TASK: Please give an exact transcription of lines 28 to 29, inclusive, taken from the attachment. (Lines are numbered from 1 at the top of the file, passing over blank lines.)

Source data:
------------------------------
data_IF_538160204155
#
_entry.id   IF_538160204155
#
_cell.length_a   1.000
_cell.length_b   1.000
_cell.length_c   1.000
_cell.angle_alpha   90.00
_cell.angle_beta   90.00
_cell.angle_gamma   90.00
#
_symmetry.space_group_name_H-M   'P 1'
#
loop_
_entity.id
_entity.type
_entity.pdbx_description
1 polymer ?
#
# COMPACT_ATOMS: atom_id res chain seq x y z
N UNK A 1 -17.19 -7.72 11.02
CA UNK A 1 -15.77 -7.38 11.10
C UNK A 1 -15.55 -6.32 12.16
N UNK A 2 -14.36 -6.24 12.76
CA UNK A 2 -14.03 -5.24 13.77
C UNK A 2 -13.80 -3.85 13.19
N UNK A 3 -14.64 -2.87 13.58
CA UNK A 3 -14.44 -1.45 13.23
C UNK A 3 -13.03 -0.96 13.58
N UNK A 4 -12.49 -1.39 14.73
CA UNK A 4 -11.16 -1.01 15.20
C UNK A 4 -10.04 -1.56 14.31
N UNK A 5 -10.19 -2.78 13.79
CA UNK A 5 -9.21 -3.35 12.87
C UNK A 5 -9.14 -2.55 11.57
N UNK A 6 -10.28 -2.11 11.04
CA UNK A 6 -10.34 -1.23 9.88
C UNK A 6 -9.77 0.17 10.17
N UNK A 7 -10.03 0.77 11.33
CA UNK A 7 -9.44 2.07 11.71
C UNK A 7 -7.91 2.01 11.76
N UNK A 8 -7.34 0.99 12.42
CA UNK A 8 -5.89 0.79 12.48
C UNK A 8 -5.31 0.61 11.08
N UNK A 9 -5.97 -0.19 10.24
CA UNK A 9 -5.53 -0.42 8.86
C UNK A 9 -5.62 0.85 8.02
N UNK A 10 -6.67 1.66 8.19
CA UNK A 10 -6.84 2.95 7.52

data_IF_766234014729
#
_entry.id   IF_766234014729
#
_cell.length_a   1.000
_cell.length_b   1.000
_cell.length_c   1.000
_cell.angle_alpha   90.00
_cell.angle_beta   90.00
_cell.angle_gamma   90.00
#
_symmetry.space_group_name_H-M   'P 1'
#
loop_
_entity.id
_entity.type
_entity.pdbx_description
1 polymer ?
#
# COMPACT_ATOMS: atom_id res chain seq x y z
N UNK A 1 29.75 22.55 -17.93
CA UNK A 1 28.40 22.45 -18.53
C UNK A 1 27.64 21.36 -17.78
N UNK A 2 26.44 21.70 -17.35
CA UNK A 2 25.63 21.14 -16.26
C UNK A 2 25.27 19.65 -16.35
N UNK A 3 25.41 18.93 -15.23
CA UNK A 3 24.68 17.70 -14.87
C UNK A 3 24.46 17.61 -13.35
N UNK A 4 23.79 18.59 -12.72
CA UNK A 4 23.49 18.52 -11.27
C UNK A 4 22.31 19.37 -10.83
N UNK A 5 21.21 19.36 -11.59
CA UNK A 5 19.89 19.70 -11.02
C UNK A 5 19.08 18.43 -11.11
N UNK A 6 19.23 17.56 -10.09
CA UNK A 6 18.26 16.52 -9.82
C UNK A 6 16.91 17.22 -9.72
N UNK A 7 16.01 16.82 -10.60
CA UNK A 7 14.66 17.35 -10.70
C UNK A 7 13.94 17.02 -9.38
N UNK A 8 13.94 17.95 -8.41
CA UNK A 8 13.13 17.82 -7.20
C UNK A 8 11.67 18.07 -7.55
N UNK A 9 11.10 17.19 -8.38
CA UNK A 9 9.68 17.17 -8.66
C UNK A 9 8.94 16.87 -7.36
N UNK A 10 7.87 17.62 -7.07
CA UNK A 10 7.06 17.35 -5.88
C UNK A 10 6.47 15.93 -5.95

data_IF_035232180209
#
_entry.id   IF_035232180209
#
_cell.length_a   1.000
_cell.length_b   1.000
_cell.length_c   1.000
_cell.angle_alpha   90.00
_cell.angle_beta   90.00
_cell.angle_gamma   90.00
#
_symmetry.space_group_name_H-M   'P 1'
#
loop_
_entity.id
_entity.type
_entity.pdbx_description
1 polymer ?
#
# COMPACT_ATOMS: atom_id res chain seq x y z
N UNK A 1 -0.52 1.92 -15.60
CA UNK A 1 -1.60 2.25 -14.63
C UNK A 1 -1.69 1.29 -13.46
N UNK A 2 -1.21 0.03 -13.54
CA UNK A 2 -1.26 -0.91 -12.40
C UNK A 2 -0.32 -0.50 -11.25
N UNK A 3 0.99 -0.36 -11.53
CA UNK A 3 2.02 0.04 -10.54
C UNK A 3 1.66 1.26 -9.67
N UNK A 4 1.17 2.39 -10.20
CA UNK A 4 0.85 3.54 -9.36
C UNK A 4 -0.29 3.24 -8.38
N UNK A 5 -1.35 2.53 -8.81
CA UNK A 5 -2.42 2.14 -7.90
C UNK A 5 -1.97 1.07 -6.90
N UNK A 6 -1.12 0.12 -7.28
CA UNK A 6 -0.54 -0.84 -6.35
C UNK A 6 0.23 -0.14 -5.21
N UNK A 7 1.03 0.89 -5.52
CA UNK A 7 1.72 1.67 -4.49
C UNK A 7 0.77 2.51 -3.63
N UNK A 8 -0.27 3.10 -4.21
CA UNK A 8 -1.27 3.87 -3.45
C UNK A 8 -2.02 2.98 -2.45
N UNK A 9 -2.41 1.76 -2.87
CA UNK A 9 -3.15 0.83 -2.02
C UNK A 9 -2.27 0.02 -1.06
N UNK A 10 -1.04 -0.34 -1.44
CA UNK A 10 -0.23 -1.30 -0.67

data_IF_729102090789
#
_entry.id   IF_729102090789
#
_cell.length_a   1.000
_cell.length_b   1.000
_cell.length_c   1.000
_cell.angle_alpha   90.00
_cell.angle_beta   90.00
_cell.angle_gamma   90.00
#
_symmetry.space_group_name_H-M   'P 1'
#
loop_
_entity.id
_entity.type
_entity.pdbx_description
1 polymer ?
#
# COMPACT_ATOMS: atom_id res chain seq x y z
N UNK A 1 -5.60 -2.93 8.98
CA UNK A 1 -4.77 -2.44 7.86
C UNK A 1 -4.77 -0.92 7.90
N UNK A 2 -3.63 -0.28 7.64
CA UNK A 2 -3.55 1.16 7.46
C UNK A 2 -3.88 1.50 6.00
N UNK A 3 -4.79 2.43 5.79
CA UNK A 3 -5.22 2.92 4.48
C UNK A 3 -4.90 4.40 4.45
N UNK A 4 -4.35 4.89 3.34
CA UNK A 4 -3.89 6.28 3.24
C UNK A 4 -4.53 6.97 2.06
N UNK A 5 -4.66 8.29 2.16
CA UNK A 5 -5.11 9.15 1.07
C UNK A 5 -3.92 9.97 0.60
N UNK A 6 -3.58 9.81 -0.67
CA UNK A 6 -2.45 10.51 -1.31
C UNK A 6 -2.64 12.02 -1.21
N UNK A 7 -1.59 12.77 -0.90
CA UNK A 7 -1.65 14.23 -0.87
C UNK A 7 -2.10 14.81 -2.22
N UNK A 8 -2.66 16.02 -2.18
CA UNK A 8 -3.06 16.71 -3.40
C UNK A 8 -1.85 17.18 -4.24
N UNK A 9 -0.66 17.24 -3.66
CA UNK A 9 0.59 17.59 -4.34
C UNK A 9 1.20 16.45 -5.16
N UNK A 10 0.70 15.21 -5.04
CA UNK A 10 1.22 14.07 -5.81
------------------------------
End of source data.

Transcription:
CA UNK A 3 -14.44 -1.45 13.23
C UNK A 3 -13.03 -0.96 13.58